Central Banks Just Pulled Back From The Abyss

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Includes: ADRU, DBEU, DBEZ, DBJP, DXJ, EEA, EPV, EURL, EWJ, EWV, EZJ, EZU, FEEU, FEP, FEU, FEUZ, FEZ, FIEU, FJP, FXJP, HEDJ, HEGE, HEGJ, HEWJ, HEZU, HFEZ, HFXE, HFXJ, HGEU, HGJP, IEUR, IEV, JEQ, JPN, JPNH, JPNL, JPP, JPXN, RINF, SBEU, UDN, UPV, USDU, UUP, VGK
by: Neuberger Berman

By Brad Tank, Chief Investment Officer - Fixed Income

A spiral into deeper negative rates is off the table for now.

When they write the final history of central banks and the global financial crisis, the six weeks from January 29 to March 16, 2016 will be a prominent late chapter.

We went from the Bank of Japan's (BoJ) surprise adoption of a negative interest rate to the Federal Reserve finally giving ground to market bearishness, with yet another game-changing intervention from the European Central Bank's (ECB) "Super" Mario Draghi in between. Not coincidentally, the S&P 500 Index rallied 11% from its lows during the same period. Central banks have been looking into the abyss of spiraling negative rates and all-out currency war over recent months - and the last two weeks saw them pull back from the edge.

My colleagues and I have discussed how corrosive negative rates could be for banks and, potentially, for the financial system at large. On top of this, benefits from resulting currency weakness were always likely to be outweighed by slow global growth, rising import costs and other countries entering the fray. Markets felt instinctively uncomfortable: The BoJ's decision sparked a punishing fortnight for risk assets and a backlash from domestic savers and consumers. If ever a monetary easing announcement backfired, this was it.

Discussion spread well beyond Neuberger Berman, in a tone that I would describe as modestly critical.

Central banks themselves have been part of the conversation, sometimes in public (think of the normally dovish New York Fed President Bill Dudley describing talk of negative rates in the U.S. as "extraordinarily premature" on February 12) and sometimes behind the scenes. At the ECB's policy announcement and press conference on March 10, a new consensus seemed to be revealed.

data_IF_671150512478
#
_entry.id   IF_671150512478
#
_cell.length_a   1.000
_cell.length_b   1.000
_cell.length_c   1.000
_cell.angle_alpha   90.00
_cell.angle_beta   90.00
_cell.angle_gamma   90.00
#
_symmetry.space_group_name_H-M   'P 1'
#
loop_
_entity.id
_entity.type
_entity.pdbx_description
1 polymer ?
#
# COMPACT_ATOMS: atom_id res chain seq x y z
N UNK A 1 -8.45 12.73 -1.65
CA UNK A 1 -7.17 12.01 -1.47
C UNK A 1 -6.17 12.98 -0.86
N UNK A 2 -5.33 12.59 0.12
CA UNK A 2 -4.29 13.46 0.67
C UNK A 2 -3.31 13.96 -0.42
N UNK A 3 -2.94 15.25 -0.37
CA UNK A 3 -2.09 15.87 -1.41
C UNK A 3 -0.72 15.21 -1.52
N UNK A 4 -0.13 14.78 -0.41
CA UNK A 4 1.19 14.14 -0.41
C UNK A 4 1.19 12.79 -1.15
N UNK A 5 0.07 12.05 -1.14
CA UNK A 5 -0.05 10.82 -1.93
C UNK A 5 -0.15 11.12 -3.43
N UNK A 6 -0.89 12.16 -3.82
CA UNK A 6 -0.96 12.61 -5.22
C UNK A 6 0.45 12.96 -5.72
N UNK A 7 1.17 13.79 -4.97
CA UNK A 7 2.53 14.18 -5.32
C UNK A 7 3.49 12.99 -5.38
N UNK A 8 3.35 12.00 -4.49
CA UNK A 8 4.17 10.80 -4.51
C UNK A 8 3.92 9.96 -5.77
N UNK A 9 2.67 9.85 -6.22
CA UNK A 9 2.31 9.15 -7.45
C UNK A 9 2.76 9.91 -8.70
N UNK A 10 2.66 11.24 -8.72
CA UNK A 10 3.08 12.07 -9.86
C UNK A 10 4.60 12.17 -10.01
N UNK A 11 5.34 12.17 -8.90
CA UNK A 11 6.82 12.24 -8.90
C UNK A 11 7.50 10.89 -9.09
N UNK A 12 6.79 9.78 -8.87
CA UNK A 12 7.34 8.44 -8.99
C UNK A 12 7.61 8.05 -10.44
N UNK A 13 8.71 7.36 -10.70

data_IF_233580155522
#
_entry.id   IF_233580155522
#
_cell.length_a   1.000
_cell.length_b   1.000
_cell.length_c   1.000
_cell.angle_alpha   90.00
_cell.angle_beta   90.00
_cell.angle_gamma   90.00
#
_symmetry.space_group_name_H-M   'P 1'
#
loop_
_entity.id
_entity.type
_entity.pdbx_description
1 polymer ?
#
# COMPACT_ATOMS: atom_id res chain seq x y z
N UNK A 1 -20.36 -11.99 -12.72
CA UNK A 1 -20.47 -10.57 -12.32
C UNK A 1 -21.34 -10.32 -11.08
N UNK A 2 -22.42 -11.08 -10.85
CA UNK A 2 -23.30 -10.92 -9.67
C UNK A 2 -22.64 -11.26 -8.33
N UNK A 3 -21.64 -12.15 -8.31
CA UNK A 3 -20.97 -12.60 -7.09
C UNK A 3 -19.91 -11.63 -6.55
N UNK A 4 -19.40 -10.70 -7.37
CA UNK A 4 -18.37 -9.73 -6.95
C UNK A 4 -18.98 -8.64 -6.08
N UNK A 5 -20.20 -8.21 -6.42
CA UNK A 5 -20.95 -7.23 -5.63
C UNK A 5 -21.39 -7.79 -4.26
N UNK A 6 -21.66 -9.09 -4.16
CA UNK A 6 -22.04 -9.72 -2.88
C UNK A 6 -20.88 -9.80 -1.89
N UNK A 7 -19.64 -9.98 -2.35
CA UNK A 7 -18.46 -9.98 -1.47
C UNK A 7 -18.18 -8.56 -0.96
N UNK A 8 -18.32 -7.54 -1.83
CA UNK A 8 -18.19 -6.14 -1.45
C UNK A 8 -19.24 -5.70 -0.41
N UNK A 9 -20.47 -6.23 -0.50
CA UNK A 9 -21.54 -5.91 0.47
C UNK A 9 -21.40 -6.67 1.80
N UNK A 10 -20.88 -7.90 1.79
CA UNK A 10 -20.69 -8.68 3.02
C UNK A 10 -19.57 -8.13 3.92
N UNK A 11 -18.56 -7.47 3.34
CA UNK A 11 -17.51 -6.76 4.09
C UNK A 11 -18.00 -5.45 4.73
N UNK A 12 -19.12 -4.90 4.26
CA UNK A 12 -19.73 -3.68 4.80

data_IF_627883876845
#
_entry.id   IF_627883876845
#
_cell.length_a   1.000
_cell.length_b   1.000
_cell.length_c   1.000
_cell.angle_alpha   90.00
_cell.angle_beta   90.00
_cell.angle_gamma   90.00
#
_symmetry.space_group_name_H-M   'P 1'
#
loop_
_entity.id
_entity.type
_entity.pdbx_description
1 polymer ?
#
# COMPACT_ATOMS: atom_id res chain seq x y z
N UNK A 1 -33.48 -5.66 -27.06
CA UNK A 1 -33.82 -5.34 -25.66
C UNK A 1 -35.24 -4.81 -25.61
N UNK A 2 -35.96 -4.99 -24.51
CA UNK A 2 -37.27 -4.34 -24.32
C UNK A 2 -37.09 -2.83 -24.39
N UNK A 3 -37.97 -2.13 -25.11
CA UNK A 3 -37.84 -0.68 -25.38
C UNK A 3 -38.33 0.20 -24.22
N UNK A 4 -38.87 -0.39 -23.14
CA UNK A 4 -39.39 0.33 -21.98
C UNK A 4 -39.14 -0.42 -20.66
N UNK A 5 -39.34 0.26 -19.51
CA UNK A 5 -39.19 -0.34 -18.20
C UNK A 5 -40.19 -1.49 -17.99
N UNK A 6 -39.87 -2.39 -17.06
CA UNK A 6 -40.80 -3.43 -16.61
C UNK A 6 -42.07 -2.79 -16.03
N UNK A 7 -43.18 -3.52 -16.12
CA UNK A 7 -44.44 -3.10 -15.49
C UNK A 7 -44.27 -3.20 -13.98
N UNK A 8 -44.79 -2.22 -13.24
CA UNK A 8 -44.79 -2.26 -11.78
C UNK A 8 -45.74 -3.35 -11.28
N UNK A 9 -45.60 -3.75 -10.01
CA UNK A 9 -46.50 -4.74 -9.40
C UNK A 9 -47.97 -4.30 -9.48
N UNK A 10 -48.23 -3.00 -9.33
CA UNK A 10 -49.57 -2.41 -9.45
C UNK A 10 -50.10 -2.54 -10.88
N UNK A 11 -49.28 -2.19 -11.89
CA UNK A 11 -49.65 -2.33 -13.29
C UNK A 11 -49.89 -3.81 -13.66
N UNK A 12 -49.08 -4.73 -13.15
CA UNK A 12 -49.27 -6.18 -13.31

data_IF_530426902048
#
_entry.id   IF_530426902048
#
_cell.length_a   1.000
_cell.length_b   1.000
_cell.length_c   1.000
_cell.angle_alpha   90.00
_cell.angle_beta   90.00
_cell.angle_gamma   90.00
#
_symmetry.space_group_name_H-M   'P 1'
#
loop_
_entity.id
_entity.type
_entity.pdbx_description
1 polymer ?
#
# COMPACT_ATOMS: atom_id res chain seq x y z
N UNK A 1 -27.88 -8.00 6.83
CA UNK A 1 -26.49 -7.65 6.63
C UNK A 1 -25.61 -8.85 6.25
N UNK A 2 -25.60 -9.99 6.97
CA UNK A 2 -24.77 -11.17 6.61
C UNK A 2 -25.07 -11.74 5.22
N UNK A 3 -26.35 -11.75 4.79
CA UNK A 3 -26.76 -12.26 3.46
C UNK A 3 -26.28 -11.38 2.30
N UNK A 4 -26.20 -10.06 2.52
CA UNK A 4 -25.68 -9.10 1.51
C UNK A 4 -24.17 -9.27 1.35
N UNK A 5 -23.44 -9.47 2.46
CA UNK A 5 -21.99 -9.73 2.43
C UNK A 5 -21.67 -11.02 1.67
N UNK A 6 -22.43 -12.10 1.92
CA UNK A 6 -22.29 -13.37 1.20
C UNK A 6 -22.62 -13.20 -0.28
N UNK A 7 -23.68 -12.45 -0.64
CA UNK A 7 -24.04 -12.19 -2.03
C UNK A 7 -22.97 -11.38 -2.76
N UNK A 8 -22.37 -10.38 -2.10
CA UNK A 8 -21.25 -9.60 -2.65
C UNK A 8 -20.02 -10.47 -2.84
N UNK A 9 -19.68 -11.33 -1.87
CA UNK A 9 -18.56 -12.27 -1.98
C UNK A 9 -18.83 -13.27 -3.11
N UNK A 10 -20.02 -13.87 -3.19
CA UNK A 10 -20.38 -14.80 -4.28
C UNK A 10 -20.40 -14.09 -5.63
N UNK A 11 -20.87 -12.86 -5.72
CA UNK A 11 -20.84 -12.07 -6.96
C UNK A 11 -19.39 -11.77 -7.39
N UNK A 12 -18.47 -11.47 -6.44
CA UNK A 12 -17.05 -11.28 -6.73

The irony is that the ECB did cut its deposit rate again, to -0.40%. It took some of the sting out by extending liquidity to banks at the same rate for five years, and also expanded its quantitative easing program and added corporate bonds to the securities it could purchase. Risk markets liked the news and the euro dived. But Draghi's comments during the press conference were the real story: "We don't anticipate it will be necessary to reduce rates further," he said. He acknowledged the danger that would pose to banks and confirmed a shift "from rates instruments to other, nonconventional instruments." Suddenly the headline wasn't negative rates anymore, but the "nonconventional" stuff. Markets really liked that-and the euro soared.

When the BoJ held rates steady five days later, despite a gloomy economic assessment, and added measures to shield banks from its negative rate, that fit the new consensus.

And the Federal Reserve last week? In holding rates and revising its rate projections substantially downward, it finally responded to what markets had been asking for (via their pricing of risk assets and Fed Funds futures) after months trying to break free of those expectations.

But it fit the consensus in other ways, too. In 2015, the roadmap for the Fed's policy trajectory was unclear: a bit about China and global conditions, a bit about U.S. employment and inflation, but not much about how it was all related. Last week, the message was crystal: We can't consider U.S. prospects without taking account of global conditions. Despite very modest Fed policy moves so far, U.S. financial conditions have tightened significantly. Why? Because of U.S. dollar strength. And why is the dollar so strong? Because slowing growth led to aggressive monetary easing and weaker and weaker currencies in the rest of the world.

With the ECB and the BoJ choosing more direct stimulus over the rates-and-currencies channel, however, many believe the dollar is unlikely to rise much further from here. The resulting loosening of U.S. conditions may give the Fed wiggle room for its two hikes in 2016. This is what the Fed gains from the new consensus. With Thursday's core inflation print surprising to the upside, is it possible that Fed Fund futures, which responded to the Fed announcement by lowering the implied probability of a hike in June, are now behind the curve?

We'll see. The past two weeks have seen a major transition in central bank philosophy, and possibly a renewed sense of coordination. So far, markets have been euphoric at this turn away from the abyss and back towards some kind of "normality." How this normality ultimately plays out remains an open question.

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